Dang police office registers complaint in conflict-era disappearance caseVictims are losing hope in transitional justice bodies and are turning to regular justice process.
In a first after the formation of two transitional justice commissions in 2015, police have received a First Information Report (FIR) in a conflict-era case of enforced disappearance.
The District Police Office, Dang, on Wednesday registered the complaint from Krishna Chaudhary from Ghorahi Sub-Metropolitan City-17 whose husband Briju was allegedly disappeared by the then Royal Nepal Army. A squad of the army had taken Birju under control on March 27, 2002 on the charge of being a cadre of the then CPN (Maoist), according to the complainant. He was never released.
The army said it never arrested Briju. However, those who were kept in the Ghorahi barracks of the army claimed to have seen him there. His wife Krishna registered a complaint at the Commission of Investigation on Enforced Disappeared Persons. Without progress in revealing truth and providing justice by the transitional justice mechanism, she turned to the regular justice process.
“We had to file a complaint with the police as the commission did little to find out the truth and book the culprits,” Krishna told the Post. Together with her, the families of the victims of the conflict-era enforced disappearances from different districts turned to the local police to investigate their cases. However, all district police offices turned them away saying such cases come under the jurisdiction of the disappearance commission.
The victims from Baglung and Morang have even filed writ petitions in the courts against the police and the district attorney offices for refusing to receive the complaints. The petitions are sub judice at the Biratnagar High Court and the Baglung bench of Pokhara High Court.
“The Dang police too had refused initially. It accepted the FIR following the directive from the district attorney's office,” Binu Shrestha, an advocate who assisted Krishna to register the complaint, told the Post. “This is a good start. Now let’s see how the police take it further.”
The FIR has made the then chief of the Ghorahi Battalion of the army and the field officer who arrested Briju as defendants. Prakash Chaudhary is an eyewitness to Briju’s arrest as he spent around a month in the same room with him.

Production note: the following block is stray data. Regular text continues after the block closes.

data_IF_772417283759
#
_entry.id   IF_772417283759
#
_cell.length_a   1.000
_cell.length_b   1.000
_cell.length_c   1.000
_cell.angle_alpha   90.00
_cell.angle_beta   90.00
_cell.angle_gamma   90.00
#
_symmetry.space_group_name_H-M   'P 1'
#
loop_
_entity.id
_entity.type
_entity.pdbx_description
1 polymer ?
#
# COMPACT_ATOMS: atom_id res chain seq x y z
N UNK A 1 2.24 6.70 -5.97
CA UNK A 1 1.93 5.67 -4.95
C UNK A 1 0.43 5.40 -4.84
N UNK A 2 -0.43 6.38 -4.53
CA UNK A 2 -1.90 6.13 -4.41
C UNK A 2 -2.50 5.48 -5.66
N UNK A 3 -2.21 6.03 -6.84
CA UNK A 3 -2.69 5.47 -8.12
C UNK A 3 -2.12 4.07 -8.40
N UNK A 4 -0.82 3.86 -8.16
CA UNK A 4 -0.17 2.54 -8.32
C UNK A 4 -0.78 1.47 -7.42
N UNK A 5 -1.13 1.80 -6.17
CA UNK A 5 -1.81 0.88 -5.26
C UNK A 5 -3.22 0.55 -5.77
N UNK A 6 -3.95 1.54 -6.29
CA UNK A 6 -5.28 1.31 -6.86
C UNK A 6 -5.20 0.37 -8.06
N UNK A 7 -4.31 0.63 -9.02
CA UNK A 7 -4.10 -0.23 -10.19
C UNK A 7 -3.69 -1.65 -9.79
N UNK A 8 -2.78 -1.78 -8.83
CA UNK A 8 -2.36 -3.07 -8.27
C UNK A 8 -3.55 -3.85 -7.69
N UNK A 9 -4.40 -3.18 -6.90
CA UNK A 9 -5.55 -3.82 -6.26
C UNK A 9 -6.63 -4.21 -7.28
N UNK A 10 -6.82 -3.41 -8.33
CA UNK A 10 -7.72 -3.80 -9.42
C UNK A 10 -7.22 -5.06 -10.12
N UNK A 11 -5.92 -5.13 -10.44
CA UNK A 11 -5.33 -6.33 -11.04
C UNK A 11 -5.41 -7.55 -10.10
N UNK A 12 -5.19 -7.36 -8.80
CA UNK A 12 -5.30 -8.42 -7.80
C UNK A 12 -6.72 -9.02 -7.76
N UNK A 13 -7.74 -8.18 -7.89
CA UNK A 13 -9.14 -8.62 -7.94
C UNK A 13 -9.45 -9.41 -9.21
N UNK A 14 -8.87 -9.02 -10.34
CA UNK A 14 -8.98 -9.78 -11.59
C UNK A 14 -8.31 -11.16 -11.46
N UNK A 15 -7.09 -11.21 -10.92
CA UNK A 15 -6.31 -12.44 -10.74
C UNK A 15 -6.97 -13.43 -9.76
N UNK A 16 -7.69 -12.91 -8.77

“We even ate from the same plate in the army barracks,” Prakash told the Post. “He was there until I was released in May 2002. The army knows where they took him.” Prakash said he was ready to give his statement to the police and in the court whenever needed.
Human rights lawyers say the failure of the disappearance commission is compelling the victims to seek justice from the regular criminal justice system. Gyanendra Aran, a human rights lawyer who has fought several cases on behalf of the conflict victims, says victims turning to the regular justice system shows their frustration towards the transitional justice mechanism.
He says the disappearance commission has completely failed in investigating the complaints, prompting the families of the victims to go to the police. “The victims have lost faith in the commission. Seven years is a long time but it hasn’t investigated a single case fully,” Aran told the Post.
In the last seven years, the disappearance commission has received 3,223 complaints of enforced disappearances perpetrated both by the security forces and the Maoists. After looking into the complaints, the commission has identified 2,484 cases as genuine.
The latest report by the International Committee of the Red Cross, however, says 1,333 people are still missing in connection with the armed conflict.
Except for providing a compensation of Rs1 million, there has not been any progress in providing justice. The report of the disappearance commission shows as many as 1,227 such families have received the compensation so far.
The Penal Code-2017 that came into effect in 2018 first criminalised forcible disappearance.
Section 206 (1) of the Penal Code prohibits enforced disappearance and lists it as a criminal offence for the first time.
Anyone convicted of disappearing an individual could face 15 years in jail and Rs500,000 fine or both. If the victim of the enforced disappearance is a child or a woman, the sentence could be increased to 17 years.
“In my knowledge this is the first FIR in the disappearance case after the formation of the transitional justice commissions,” Aran told the Post. “This is definitely a positive step. Now there should be a regular follow-up to how the police are doing their investigation.”
The District Police Office, Dang says it will focus on investigation as demanded in the complaint. “We registered the FIR after the district attorney's office asked us to do so,” Superintendent of Police Surendra Kafle told the Post. “Now it is our responsibility to find the facts.”
Human rights defenders say though there are doubts if the police genuinely take the investigation process ahead, Dang police’s move will increase pressure on the police in other districts to register such cases.
“It seems the district attorney and the police in Dang have some respect for human rights. It will compel the police in other districts to register similar complaints,” Govinda Sharma Paudyal, a former member at the National Human Rights Commission. “As the transitional justice mechanisms have failed to perform, the trend of victims turning to the regular justice system is going to increase.”
The complainants say they will make every effort to ensure the case is investigated thoroughly following the due process.
“We will regularly follow up with the police to track the investigation process,” said Shrestha, the advocate. “If the police genuinely perform their duties, this is going to be a huge victory for the victims of enforced disappearances.”